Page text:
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U.S. District Court Remands 2015 ‘Waters of The U.S.’ Rule to Agencies For Further Notice and Comment

The U.S. District Court for the Southern District of Texas recently found that the U.S. Environmental Protection Agency (EPA) and the U.S. Army Corp of Engineers (Corps) violated the Administrative Procedure Act’s (APA) notice and comment provisions in the 2015 “waters of the U.S.” rulemaking. The court remanded the rulemaking to the EPA and the Corps so the agencies could resolve the notice and comment defects. The court also dismissed plaintiffs’ federal Clean Water Act (CWA), Commerce Clause, and Tenth Amendment claims as moot because they were premature. [Texas v. U.S. Environmental Protection Agency, 389 F.Supp.3d 497 (S.D. Tex. 2019).]

Background

In 1972, Congress passed the CWA to restore and maintain the chemical, physical, and biological integrity of the nation’s waters. The CWA made it unlawful to discharge any pollutant into “navigable waters” which were defined as “the waters of the United States.” The term “waters of the U.S.” defines the geographic scope of the CWA, however, the definition has been unclear. The Supreme Court has wrestled with providing a precise definition and the Circuits have disagreed as to how the phrase should be interpreted.

In 2014, the EPA and the Corps attempted to make the process of identifying “waters of the U.S.” less complicated. That year, the agencies came out with a Proposed Rule that defined the “waters of the U.S” in terms of three jurisdictional categories: categorically covered waters, categorically excluded waters, and waters that required a case-specific inquiry to determine their coverage. Waters “adjacent” to the categorically covered waters were included in CWA jurisdiction. In the Proposed Rule, the term “adjacent,” meant “bordering, contiguous or neighboring.” In turn, “neighboring” was defined using ecologic and hydrologic connectivity criteria.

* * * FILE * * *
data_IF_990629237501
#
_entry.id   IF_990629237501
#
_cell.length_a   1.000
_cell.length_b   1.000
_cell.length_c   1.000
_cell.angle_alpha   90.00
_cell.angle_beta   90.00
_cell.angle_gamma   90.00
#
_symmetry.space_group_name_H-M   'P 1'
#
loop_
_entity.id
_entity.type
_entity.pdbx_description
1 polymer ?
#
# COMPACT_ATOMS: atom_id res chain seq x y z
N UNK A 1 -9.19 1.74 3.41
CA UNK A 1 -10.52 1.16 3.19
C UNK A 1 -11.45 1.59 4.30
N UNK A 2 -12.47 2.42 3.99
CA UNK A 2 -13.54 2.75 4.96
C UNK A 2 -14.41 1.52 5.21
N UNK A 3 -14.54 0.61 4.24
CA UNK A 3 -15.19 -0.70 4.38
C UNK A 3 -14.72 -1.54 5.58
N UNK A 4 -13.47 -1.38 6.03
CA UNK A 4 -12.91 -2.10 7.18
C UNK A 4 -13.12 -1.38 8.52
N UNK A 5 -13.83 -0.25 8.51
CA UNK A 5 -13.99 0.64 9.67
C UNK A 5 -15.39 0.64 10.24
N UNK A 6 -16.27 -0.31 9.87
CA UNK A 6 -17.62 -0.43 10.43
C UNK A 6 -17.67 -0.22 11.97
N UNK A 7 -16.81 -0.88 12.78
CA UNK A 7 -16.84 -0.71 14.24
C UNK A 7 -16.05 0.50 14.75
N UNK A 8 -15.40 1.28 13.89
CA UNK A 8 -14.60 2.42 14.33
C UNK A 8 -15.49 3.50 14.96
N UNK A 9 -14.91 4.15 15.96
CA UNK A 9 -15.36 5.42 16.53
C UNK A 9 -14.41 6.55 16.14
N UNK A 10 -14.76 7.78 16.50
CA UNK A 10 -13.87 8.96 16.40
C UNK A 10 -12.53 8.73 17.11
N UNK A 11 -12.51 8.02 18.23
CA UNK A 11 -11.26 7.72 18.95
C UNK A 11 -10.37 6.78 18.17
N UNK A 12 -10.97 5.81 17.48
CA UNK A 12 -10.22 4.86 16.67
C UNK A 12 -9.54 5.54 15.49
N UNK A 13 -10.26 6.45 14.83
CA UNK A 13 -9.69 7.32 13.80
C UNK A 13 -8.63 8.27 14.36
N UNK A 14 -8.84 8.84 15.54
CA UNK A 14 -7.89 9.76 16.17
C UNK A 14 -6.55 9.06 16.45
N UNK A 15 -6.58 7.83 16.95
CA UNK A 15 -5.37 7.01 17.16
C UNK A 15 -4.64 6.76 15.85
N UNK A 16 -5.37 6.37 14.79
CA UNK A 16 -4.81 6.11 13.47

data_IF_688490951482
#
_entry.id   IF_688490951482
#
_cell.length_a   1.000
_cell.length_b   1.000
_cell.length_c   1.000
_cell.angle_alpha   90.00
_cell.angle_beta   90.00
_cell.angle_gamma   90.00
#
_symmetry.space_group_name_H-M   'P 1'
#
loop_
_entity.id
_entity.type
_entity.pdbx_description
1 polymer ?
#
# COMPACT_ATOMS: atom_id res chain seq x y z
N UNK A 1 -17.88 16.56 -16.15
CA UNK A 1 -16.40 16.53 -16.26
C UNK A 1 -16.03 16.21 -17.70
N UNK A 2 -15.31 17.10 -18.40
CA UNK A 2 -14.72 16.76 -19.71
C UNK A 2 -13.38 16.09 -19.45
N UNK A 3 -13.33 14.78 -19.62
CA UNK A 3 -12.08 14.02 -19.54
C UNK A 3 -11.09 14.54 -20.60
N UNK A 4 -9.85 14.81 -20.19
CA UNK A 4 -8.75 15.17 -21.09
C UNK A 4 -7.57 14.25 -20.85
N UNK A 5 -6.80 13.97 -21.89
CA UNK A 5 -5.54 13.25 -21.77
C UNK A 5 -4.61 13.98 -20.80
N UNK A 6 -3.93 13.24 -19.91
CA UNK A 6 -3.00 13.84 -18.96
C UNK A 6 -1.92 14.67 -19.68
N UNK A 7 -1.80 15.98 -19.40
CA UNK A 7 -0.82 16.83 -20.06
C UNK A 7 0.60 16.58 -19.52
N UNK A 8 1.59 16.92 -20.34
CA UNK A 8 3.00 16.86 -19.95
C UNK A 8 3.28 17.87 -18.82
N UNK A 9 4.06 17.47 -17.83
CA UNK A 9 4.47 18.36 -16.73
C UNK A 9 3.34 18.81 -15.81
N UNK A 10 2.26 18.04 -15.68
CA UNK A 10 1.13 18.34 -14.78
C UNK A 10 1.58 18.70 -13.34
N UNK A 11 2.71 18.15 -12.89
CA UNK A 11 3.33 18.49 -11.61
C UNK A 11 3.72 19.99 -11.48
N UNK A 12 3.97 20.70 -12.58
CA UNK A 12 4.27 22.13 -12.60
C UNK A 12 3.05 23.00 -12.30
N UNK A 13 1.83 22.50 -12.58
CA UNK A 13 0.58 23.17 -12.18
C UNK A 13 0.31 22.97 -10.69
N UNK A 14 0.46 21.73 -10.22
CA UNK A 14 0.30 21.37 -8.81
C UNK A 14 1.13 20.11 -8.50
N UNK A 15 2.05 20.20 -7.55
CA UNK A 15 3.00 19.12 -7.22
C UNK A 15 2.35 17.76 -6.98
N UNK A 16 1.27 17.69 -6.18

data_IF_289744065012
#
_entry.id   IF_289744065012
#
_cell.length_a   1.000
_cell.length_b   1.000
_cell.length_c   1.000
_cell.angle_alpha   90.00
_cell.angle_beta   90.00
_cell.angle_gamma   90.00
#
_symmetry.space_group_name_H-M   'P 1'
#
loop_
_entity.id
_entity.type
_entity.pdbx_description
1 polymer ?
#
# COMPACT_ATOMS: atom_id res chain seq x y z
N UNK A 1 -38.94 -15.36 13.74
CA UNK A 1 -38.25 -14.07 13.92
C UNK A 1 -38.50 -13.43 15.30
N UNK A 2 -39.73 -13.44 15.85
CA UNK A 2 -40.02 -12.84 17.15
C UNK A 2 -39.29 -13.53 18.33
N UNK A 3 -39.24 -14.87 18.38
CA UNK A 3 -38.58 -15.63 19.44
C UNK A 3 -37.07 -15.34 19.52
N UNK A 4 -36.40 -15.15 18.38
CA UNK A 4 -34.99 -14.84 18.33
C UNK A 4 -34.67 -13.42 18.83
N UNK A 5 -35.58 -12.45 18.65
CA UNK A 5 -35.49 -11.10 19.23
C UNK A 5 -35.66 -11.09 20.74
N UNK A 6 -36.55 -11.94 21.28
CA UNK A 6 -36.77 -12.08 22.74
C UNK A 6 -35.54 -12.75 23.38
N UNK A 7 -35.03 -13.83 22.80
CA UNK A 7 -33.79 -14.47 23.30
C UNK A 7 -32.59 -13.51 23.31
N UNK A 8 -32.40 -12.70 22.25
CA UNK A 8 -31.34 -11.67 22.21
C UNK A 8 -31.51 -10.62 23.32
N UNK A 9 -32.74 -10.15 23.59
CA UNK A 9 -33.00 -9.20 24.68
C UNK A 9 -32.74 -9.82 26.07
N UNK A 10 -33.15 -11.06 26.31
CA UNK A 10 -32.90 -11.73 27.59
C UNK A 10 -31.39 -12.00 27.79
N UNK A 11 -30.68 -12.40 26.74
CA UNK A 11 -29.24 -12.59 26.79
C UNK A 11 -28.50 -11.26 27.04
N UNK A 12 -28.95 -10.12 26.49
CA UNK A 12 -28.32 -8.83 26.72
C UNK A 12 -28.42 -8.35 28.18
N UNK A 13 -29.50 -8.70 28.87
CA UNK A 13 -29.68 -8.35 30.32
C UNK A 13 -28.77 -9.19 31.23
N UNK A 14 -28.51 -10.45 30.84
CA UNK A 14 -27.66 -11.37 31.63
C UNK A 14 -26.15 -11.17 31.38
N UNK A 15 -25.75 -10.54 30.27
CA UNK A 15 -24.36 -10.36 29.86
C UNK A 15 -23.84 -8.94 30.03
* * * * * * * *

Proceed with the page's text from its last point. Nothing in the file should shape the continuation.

In 2015, after the notice and comment period for the Proposed Rule had closed, the EPA and the Corps released a Final Connectivity Report without providing opportunity for further notice and comment. Later in 2015 the EPA and the Corps released the Final Rule. The Final Rule differed from the Proposed Rule in defining “adjacent” waters using distance-based criteria (e.g. feet and inches), instead of the ecologic and hydrologic criteria (e.g. examining water flows) from the Proposed Rule. The issuance of the Final Rule was the first time the EPA and the Corps gave notice that they intended to define adjacency by distance-based criteria.